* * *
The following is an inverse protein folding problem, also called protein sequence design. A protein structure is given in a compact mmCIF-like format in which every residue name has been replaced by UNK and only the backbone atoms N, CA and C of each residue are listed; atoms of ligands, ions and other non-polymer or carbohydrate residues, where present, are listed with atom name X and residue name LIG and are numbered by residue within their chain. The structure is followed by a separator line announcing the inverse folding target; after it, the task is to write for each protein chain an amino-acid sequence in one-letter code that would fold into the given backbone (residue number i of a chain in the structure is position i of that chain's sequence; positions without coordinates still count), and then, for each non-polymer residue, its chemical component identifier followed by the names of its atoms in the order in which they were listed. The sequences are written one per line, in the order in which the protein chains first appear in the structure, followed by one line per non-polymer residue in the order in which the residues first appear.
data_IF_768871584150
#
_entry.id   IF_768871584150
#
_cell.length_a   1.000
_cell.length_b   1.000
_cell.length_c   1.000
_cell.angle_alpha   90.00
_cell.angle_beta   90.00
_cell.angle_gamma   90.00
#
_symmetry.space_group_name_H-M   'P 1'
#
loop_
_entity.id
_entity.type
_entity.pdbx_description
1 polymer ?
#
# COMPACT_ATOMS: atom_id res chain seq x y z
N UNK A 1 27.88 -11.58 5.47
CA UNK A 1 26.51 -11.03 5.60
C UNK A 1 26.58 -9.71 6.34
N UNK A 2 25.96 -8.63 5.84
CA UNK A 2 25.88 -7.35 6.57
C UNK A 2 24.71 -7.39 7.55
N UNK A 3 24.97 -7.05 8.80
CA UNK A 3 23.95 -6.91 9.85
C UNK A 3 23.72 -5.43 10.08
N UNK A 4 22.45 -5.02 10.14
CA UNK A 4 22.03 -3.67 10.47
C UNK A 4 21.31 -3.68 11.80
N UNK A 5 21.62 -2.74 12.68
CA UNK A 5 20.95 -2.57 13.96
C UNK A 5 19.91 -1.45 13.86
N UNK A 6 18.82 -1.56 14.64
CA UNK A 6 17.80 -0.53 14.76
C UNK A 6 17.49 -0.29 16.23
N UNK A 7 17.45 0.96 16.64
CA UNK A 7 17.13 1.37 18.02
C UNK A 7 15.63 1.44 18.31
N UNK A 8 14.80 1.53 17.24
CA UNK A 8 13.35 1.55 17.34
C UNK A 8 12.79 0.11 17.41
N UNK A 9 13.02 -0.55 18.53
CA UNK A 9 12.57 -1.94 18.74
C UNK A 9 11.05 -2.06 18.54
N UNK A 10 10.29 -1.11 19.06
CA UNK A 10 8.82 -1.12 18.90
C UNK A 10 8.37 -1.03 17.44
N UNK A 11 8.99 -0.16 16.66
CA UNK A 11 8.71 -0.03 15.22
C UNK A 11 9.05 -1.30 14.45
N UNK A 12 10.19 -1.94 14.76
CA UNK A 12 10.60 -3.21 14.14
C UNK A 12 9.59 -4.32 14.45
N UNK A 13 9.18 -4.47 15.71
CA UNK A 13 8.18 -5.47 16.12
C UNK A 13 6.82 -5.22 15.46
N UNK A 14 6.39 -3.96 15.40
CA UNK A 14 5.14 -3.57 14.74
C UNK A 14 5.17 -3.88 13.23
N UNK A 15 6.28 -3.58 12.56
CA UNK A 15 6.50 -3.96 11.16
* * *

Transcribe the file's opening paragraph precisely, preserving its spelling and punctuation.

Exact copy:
The following is an inverse protein folding problem, also called protein sequence design. A protein structure is given in a compact mmCIF-like format in which every residue name has been replaced by UNK and only the backbone atoms N, CA and C of each residue are listed; atoms of ligands, ions and other non-polymer or carbohydrate residues, where present, are listed with atom name X and residue name LIG and are numbered by residue within their chain. The structure is followed by a separator line announcing the inverse folding target; after it, the task is to write for each protein chain an amino-acid sequence in one-letter code that would fold into the given backbone (residue number i of a chain in the structure is position i of that chain's sequence; positions without coordinates still count), and then, for each non-polymer residue, its chemical component identifier followed by the names of its atoms in the order in which they were listed. The sequences are written one per line, in the order in which the protein chains first appear in the structure, followed by one line per non-polymer residue in the order in which the residues first appear.